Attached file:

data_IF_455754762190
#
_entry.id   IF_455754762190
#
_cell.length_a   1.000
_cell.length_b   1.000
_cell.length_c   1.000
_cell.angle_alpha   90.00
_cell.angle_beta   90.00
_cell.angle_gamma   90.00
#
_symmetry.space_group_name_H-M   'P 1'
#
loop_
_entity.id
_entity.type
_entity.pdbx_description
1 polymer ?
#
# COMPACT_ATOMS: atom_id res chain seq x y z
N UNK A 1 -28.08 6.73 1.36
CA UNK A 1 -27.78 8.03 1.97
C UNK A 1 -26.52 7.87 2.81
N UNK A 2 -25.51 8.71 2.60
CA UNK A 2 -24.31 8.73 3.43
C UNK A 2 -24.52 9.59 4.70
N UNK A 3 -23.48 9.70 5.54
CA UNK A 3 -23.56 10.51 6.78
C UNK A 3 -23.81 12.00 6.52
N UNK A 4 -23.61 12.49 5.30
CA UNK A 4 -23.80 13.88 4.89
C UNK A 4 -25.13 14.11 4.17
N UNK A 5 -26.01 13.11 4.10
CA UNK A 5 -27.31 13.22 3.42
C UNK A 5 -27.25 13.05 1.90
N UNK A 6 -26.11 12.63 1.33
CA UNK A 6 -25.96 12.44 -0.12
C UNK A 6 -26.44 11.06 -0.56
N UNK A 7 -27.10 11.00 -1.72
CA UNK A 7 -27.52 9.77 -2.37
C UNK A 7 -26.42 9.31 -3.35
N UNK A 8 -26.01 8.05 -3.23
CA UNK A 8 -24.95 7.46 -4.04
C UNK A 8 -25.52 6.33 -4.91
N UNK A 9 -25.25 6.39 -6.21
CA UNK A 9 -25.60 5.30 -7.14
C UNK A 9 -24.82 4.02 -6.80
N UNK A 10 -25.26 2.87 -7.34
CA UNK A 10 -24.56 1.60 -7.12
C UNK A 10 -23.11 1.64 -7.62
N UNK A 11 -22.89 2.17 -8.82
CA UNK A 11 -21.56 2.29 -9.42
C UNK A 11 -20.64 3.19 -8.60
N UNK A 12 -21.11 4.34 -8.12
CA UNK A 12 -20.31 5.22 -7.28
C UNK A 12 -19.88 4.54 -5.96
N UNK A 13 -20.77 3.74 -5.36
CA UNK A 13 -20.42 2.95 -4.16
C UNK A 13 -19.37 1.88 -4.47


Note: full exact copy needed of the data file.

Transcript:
data_IF_455754762190
#
_entry.id   IF_455754762190
#
_cell.length_a   1.000
_cell.length_b   1.000
_cell.length_c   1.000
_cell.angle_alpha   90.00
_cell.angle_beta   90.00
_cell.angle_gamma   90.00
#
_symmetry.space_group_name_H-M   'P 1'
#
loop_
_entity.id
_entity.type
_entity.pdbx_description
1 polymer ?
#
# COMPACT_ATOMS: atom_id res chain seq x y z
N UNK A 1 -28.08 6.73 1.36
CA UNK A 1 -27.78 8.03 1.97
C UNK A 1 -26.52 7.87 2.81
N UNK A 2 -25.51 8.71 2.60
CA UNK A 2 -24.31 8.73 3.43
C UNK A 2 -24.52 9.59 4.70
N UNK A 3 -23.48 9.70 5.54
CA UNK A 3 -23.56 10.51 6.78
C UNK A 3 -23.81 12.00 6.52
N UNK A 4 -23.61 12.49 5.30
CA UNK A 4 -23.80 13.88 4.89
C UNK A 4 -25.13 14.11 4.17
N UNK A 5 -26.01 13.11 4.10
CA UNK A 5 -27.31 13.22 3.42
C UNK A 5 -27.25 13.05 1.90
N UNK A 6 -26.11 12.63 1.33
CA UNK A 6 -25.96 12.44 -0.12
C UNK A 6 -26.44 11.06 -0.56
N UNK A 7 -27.10 11.00 -1.72
CA UNK A 7 -27.52 9.77 -2.37
C UNK A 7 -26.42 9.31 -3.35
N UNK A 8 -26.01 8.05 -3.23
CA UNK A 8 -24.95 7.46 -4.04
C UNK A 8 -25.52 6.33 -4.91
N UNK A 9 -25.25 6.39 -6.21
CA UNK A 9 -25.60 5.30 -7.14
C UNK A 9 -24.82 4.02 -6.80
N UNK A 10 -25.26 2.87 -7.34
CA UNK A 10 -24.56 1.60 -7.12
C UNK A 10 -23.11 1.64 -7.62
N UNK A 11 -22.89 2.17 -8.82
CA UNK A 11 -21.56 2.29 -9.42
C UNK A 11 -20.64 3.19 -8.60
N UNK A 12 -21.11 4.34 -8.12
CA UNK A 12 -20.31 5.22 -7.28
C UNK A 12 -19.88 4.54 -5.96
N UNK A 13 -20.77 3.74 -5.36
CA UNK A 13 -20.42 2.95 -4.16
C UNK A 13 -19.37 1.88 -4.47